Friday, June 30, 2006

Reforming the United Nations

On the 26th of June we celebrated the Anniversary of 50 nations coming together in San Francisco, in 1945, to sign the charter of the United Nations.

In synch with the political correctness of the post world-war days the UN charter established multiple ends for the vision of "a better world". The charter identified the purposes of the United Nations being the maintenance of international peace and security; development of friendly relations among nations; creation of cooperation in solving international economic, social, cultural and humanitarian problems and the promotion of respect for human rights and fundamental freedoms; and to be a centre to harmonize the actions of nations in attaining these ends.

The passage of time has transformed the world into a global village. The global demographics have altered. The movements of people, money, resources, goods and services have significantly increased and transformed the landscape of every country. The nature of global society has changed. The global economics is significantly interdependent; the global environment is a significant common challenge. The population age-structures, the needs of maintaining their living standards, renewing capital and servicing resource needs is no longer possible by the local geographies and their resource endowments.

Many countries have even far exceeded their carrying capacities for economic growth. Naturally they are pressed to seek economic growth by expansion of their geographic extents, by seeking resource controls, by innovating their business processes and extending the technologies to increase productivity. A failure to accomplish the end of economic growth through these means has pressed communities and even nation states to wars and genocide. We have built a global village without a means of governance.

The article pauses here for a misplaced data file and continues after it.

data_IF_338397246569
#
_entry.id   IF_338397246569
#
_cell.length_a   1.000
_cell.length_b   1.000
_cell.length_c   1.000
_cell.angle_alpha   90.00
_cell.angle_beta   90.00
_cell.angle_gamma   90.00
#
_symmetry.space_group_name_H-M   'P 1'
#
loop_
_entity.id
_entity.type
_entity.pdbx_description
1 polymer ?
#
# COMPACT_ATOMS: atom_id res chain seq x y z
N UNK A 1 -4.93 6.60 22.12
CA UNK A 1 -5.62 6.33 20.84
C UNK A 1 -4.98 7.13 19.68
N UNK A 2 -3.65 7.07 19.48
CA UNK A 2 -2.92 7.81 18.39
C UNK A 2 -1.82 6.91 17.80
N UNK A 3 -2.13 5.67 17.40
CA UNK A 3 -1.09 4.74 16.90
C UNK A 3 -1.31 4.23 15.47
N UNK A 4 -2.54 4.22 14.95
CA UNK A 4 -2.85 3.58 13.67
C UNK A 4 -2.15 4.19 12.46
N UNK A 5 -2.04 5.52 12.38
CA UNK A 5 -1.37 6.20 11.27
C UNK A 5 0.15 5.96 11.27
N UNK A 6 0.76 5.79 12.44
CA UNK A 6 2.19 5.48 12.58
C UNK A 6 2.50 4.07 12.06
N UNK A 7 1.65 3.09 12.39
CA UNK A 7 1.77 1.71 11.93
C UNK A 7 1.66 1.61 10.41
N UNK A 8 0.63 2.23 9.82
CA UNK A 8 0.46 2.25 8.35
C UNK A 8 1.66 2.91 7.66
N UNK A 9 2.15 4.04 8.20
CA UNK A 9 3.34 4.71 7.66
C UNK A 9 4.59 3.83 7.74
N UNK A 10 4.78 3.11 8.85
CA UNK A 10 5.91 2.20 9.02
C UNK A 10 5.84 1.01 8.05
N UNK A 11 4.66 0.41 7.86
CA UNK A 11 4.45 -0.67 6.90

How relevant, then, is the United Nations today? One way forward is to look at the operational success or failure of the ends within the UN charter. Another is to look at the relevance and integrity of the charter objectives themselves: what should be the real end, real purpose, or mission of a framework of global governance?

Should there be reforms in the UN or should we be reforming the United Nations? Reforms are a continuous process of adapting best practices, procedures, and changing business processes in a learning organization. Reforming would mean reinventing, redefining, re-looking at the purpose and ends themselves. Unless the purpose is different we will still continue do the same things but perhaps in a different way.

If we take the latter approach, what should be the fundamental end of the UN? Establishing a global government? Building a civilized world? Building a secure future for the world? Or really just building a secure world? Or building a just world? Should security encompass economic and resource security, dignity, and freedom? Or should it only mean physical security? What would the new charter look like?

The mission, the purpose, the ends are what shape and build the actions of the UN. That is why it is useful to look at the purposes, their relevance and role to make such an organization useful.

We all come with a history that we can do nothing about. Many a person or institution, even countries, may have fallen short of the desirable purpose, character and integrity. So why would the UN be any exception? But there is plenty we can do about things now, can we begin with what should the purpose be? History is useful to show us how today’s conditions are different, what structures are likely to fail, under what conditions they can fail, the frailty of human nature, greed; but history is a quicksand to submerge our efforts and to repeat itself if it were to be the basis of our present to do what we can and what we must!

So are we looking for reforms in the United Nations or are we reforming the United Nations?